Tuesday, April 8, 2014

Called my mom...

As usual, she had bad news about my dad, who is now sleeping about 17 hours a day.  She took him to the local Veteran's Administration facility for a week so she could have respite.  She said it was a great week, except she neglected to tell the caregivers at the VA hospital enough about how to take care of my dad.  Consequently, he got into some trouble.

They had him in the day room and he decided he wanted to go to bed.  So he started to wheel out of there, since he can't really walk very well anymore.  I think it's because he has poor motor control, not because he's paralyzed.  Anyway, as he was wheeling out of the room, the nurse stopped him and said he had to stay in there.  He got combative, so they shot him up with Ativan, which totally zoned him out.

At some point, my dad supposedly said something about wanting to do himself in.  This concerned the staff, so they called my mother.  She went to the VA hospital and found my dad sitting in a wheelchair next to a nursing station, completely out of it.  My mom got really pissed at the nurse, who said she had to watch him.  She told the nurse that he needed to be in bed.

She met with a social worker and a psychologist, who told them of my dad's supposed suicide plans.  My mom said she'd lived with my dad for 56 years and had never once heard him say anything about suicide.  He had, on the other hand, said things about wanting to kill other people.  But never himself…  Actually, had they spoken to me about it, I would have told them that he had once some years ago confessed to being depressed to me and made a comment that indicated that he had felt suicidal before.  But that was the only time… and given that he has suffered from significant depression and PTSD, it stands to reason he's been suicidal at least a couple of times in his life.  Most people have fleeting thoughts of suicide at some point in their lives.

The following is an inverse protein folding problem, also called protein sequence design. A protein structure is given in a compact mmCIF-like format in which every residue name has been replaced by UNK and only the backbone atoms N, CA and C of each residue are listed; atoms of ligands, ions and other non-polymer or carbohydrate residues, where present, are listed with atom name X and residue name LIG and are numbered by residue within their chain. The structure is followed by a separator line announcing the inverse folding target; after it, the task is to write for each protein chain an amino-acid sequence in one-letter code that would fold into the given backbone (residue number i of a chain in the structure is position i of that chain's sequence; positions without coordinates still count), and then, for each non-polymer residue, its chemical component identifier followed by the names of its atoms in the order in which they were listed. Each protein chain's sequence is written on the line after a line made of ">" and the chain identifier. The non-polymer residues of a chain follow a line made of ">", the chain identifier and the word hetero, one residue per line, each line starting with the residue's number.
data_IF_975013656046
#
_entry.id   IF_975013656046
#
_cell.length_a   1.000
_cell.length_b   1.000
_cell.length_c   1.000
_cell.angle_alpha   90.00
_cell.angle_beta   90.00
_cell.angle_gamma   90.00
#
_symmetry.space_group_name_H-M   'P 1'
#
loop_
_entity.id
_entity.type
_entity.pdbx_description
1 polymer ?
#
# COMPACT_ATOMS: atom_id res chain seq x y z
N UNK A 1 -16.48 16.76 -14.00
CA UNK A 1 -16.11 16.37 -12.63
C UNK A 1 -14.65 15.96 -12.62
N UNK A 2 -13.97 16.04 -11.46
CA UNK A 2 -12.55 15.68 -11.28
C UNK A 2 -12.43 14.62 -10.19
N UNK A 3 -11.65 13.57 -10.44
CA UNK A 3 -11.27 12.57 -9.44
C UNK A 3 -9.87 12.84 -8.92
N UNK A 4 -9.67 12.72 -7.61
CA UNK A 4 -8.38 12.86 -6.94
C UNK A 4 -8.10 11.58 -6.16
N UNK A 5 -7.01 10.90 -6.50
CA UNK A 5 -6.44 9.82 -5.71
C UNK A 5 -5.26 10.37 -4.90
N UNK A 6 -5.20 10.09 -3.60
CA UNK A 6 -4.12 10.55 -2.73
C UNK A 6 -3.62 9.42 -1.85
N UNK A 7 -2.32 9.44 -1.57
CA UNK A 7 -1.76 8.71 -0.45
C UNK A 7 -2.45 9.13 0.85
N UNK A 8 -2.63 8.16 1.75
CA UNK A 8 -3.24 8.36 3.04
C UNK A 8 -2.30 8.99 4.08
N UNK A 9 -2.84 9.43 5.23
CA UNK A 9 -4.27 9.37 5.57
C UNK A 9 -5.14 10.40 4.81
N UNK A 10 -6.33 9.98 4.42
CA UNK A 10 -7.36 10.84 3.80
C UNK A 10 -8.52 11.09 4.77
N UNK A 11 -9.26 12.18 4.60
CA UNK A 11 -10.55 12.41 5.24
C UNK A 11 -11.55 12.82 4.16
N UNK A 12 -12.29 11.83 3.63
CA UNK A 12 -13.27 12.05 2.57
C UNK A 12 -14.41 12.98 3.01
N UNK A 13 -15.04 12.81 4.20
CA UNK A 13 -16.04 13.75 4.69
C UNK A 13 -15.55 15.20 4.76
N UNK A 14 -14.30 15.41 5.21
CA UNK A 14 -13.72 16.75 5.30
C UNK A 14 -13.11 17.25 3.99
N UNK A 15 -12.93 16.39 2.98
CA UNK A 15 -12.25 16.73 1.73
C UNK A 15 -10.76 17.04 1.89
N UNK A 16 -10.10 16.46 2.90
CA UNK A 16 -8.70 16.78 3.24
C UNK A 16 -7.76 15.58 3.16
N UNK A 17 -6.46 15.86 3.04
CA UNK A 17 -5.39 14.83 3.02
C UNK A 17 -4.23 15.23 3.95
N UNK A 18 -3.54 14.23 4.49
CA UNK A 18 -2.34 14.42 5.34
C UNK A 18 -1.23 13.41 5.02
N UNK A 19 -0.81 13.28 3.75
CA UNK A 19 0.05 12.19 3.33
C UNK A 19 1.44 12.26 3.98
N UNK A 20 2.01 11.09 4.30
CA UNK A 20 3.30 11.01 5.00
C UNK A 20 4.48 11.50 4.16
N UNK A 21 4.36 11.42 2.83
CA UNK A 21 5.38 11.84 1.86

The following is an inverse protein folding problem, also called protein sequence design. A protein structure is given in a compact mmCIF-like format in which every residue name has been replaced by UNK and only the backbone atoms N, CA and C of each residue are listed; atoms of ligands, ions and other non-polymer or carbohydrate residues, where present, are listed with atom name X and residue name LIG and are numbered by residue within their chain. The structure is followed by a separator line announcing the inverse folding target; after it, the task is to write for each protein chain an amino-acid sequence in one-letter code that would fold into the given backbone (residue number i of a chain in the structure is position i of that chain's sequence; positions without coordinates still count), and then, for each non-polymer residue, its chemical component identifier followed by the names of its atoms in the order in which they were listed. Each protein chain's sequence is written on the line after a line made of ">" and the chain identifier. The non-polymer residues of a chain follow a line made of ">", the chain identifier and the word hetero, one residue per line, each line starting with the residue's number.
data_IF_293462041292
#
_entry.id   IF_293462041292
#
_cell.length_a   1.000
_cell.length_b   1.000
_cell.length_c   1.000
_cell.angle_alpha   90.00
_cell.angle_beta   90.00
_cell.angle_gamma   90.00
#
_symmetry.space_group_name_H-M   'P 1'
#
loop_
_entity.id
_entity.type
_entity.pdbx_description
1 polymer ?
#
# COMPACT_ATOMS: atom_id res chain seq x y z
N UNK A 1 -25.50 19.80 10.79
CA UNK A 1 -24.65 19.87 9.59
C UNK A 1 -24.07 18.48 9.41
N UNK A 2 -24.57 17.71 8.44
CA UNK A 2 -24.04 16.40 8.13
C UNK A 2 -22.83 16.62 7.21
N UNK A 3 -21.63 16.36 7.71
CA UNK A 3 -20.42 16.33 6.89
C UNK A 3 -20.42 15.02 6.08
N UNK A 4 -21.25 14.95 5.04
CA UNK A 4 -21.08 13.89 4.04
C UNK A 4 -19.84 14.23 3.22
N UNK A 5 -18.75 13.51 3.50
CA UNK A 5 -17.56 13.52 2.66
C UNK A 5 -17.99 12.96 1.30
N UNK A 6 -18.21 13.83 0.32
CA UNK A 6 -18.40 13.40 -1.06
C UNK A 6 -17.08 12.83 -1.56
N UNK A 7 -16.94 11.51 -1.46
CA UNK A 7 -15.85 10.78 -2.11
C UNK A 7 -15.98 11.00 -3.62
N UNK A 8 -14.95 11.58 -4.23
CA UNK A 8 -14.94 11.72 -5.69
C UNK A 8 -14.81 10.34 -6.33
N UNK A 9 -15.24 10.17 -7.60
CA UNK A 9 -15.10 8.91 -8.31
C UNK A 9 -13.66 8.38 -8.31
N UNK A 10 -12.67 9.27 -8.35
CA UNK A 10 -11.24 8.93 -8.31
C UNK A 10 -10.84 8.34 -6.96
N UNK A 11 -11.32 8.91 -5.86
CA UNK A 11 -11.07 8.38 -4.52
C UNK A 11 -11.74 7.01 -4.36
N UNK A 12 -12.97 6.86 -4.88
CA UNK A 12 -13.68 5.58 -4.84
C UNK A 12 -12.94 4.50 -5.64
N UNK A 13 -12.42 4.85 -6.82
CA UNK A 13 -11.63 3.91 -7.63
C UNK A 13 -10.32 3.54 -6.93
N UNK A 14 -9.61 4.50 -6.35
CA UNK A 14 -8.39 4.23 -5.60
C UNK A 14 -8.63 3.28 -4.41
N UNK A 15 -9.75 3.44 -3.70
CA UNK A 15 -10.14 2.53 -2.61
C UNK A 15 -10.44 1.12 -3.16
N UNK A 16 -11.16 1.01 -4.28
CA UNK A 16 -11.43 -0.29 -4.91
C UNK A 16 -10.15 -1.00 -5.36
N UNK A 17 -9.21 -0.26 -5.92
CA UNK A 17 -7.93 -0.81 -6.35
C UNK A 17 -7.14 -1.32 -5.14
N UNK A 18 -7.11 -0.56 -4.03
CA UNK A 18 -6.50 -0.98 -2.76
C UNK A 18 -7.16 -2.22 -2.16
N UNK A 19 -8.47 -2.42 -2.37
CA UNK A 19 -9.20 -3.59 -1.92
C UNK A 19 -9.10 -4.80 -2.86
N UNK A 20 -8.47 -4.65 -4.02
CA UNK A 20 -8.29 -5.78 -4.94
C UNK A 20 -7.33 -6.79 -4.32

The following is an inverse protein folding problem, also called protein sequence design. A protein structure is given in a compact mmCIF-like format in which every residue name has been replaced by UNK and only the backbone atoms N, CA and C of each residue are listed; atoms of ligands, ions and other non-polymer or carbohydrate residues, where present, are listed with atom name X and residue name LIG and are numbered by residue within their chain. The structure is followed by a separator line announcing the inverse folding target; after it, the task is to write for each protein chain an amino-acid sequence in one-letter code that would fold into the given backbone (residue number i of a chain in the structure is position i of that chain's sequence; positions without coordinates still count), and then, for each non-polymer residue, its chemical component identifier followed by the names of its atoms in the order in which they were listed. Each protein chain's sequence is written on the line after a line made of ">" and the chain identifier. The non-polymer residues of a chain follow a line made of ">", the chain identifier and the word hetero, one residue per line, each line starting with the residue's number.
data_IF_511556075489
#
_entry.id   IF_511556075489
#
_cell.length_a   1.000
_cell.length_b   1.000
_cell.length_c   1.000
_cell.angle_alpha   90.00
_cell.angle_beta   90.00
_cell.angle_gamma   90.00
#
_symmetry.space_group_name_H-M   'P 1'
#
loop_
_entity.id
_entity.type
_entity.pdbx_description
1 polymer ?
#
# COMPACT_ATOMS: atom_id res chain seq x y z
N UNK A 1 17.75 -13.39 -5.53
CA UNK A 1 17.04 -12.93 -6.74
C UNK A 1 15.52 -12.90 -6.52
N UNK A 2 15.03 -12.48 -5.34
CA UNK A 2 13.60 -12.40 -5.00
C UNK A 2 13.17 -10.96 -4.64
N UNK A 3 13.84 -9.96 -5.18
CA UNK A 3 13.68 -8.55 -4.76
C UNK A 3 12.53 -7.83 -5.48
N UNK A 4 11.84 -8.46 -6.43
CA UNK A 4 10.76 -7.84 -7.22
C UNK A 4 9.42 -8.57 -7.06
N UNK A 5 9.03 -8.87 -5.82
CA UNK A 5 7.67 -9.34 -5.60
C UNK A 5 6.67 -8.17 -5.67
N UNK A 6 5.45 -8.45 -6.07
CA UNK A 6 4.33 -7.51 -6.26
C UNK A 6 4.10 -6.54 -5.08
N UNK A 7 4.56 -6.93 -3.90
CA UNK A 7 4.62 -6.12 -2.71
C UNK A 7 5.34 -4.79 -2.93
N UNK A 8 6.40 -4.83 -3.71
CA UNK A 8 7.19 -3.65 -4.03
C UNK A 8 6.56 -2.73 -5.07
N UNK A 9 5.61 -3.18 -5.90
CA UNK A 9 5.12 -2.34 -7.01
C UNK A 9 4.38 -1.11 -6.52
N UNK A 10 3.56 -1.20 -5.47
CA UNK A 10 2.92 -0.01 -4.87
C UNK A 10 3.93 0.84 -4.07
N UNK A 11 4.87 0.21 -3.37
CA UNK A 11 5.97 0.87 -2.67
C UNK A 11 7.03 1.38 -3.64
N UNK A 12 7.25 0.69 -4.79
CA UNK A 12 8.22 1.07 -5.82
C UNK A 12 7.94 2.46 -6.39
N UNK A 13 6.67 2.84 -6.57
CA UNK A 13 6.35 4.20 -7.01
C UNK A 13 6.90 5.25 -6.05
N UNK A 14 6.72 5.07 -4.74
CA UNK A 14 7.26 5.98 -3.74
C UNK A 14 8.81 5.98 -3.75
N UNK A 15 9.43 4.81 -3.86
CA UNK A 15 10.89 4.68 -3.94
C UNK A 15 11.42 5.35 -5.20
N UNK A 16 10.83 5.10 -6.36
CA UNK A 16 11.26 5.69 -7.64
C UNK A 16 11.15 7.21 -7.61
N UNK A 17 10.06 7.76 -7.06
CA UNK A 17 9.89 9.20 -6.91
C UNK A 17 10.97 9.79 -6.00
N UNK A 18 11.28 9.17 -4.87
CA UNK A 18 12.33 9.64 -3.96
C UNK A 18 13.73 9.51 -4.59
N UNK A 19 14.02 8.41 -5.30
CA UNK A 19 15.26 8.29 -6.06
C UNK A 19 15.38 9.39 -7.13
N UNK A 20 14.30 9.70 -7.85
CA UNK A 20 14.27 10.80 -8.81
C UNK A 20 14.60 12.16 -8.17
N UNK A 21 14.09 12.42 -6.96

In any case, while I understand why the staff was concerned and leapt into action (most surely due to liability issues), I also think it's perfectly understandable that my dad might be having thoughts of suicide.  He's 81 years old.  His brain is muddled by lewy body dementia.  He can't walk very well anymore or tend to his own personal needs.  He wears diapers and sleeps 17 hours a day and can rarely leave his apartment.  While he is fortunate enough to still live with my mom, who takes very good care of him, he's completely lost any autonomy.  Why wouldn't he want to die?  He's lived a very full life and it's on a downhill slide now.  While I know that many people think suicide is sinful and anyone who considers it is "crazy", I think there are situations when it makes sense.  Of course, in our society, it's not exactly culturally appropriate to want to die.

Anyway, my mom talked to these people and explained that he needs to be in bed.  She told me repeatedly that she'd probably put him in the wrong part of the hospital.  He probably should have been put in a locked unit.  It's very sad to be writing this about my dad.  Until just a few years ago, he was always a very proud, independent, hard working man.  He's always been very healthy and physically strong.

Mom was glad to hear from me, though, and thanked me for calling.  She seemed to imply that I had abandoned the family because I didn't attend Thanksgiving last year.  Maybe I have abandoned them to some extent.  It's sad to watch your parents get old and decrepit.

  

3 comments:

  1. it has to be sad to watch this.

    I agree that fleeting thoughts of suicide are normal. I also agree that your dad has every right to feel sad and depressed. There would probably be something seriously wrong with any formerly able-bodied and high-functioning person not depressed by a slow decline in functioning level.

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    1. Well, he's 81… He's outlived his father, who died at age 74, and his sisters, one of whom died at 14 and the other who died at 68. I doubt he will make it to his mother's age, almost 101. I really wouldn't want him to. At some point, I think it's normal to be done with life.

      I'm glad my mom got her respite, though. She really needed it.

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    2. Er, that's two of his sisters. He still has two living and four brothers.

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